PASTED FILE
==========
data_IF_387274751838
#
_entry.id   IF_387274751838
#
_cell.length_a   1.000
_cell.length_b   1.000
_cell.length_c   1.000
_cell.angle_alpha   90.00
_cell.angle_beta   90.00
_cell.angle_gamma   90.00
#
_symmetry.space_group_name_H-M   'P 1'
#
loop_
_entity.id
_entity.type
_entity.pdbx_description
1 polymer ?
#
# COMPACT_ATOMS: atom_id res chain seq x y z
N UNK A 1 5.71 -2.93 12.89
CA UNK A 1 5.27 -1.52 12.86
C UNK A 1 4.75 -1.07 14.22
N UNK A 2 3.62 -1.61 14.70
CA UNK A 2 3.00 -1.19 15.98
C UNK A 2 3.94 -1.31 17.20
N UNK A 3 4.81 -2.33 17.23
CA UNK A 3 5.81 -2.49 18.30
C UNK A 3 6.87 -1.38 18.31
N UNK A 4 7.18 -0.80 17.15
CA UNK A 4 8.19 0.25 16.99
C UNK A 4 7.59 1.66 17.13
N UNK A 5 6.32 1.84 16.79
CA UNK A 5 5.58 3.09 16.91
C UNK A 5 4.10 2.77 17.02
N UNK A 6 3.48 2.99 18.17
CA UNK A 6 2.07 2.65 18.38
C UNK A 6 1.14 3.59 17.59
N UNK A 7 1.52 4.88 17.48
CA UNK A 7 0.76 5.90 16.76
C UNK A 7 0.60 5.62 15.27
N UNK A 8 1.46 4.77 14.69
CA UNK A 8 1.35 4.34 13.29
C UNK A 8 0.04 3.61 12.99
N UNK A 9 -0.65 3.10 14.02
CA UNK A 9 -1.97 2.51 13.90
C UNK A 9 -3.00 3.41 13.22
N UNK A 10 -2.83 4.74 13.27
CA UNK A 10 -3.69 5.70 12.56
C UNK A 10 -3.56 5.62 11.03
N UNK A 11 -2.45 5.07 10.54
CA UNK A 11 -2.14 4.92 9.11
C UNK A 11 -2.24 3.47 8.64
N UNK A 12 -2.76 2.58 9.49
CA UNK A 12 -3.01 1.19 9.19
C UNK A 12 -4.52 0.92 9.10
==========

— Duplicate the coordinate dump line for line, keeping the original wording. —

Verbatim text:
data_IF_387274751838
#
_entry.id   IF_387274751838
#
_cell.length_a   1.000
_cell.length_b   1.000
_cell.length_c   1.000
_cell.angle_alpha   90.00
_cell.angle_beta   90.00
_cell.angle_gamma   90.00
#
_symmetry.space_group_name_H-M   'P 1'
#
loop_
_entity.id
_entity.type
_entity.pdbx_description
1 polymer ?
#
# COMPACT_ATOMS: atom_id res chain seq x y z
N UNK A 1 5.71 -2.93 12.89
CA UNK A 1 5.27 -1.52 12.86
C UNK A 1 4.75 -1.07 14.22
N UNK A 2 3.62 -1.61 14.70
CA UNK A 2 3.00 -1.19 15.98
C UNK A 2 3.94 -1.31 17.20
N UNK A 3 4.81 -2.33 17.23
CA UNK A 3 5.81 -2.49 18.30
C UNK A 3 6.87 -1.38 18.31
N UNK A 4 7.18 -0.80 17.15
CA UNK A 4 8.19 0.25 16.99
C UNK A 4 7.59 1.66 17.13
N UNK A 5 6.32 1.84 16.79
CA UNK A 5 5.58 3.09 16.91
C UNK A 5 4.10 2.77 17.02
N UNK A 6 3.48 2.99 18.17
CA UNK A 6 2.07 2.65 18.38
C UNK A 6 1.14 3.59 17.59
N UNK A 7 1.52 4.88 17.48
CA UNK A 7 0.76 5.90 16.76
C UNK A 7 0.60 5.62 15.27
N UNK A 8 1.46 4.77 14.69
CA UNK A 8 1.35 4.34 13.29
C UNK A 8 0.04 3.61 12.99
N UNK A 9 -0.65 3.10 14.02
CA UNK A 9 -1.97 2.51 13.90
C UNK A 9 -3.00 3.41 13.22
N UNK A 10 -2.83 4.74 13.27
CA UNK A 10 -3.69 5.70 12.56
C UNK A 10 -3.56 5.62 11.03
N UNK A 11 -2.45 5.07 10.54
CA UNK A 11 -2.14 4.92 9.11
C UNK A 11 -2.24 3.47 8.64
N UNK A 12 -2.76 2.58 9.49
CA UNK A 12 -3.01 1.19 9.19
C UNK A 12 -4.52 0.92 9.10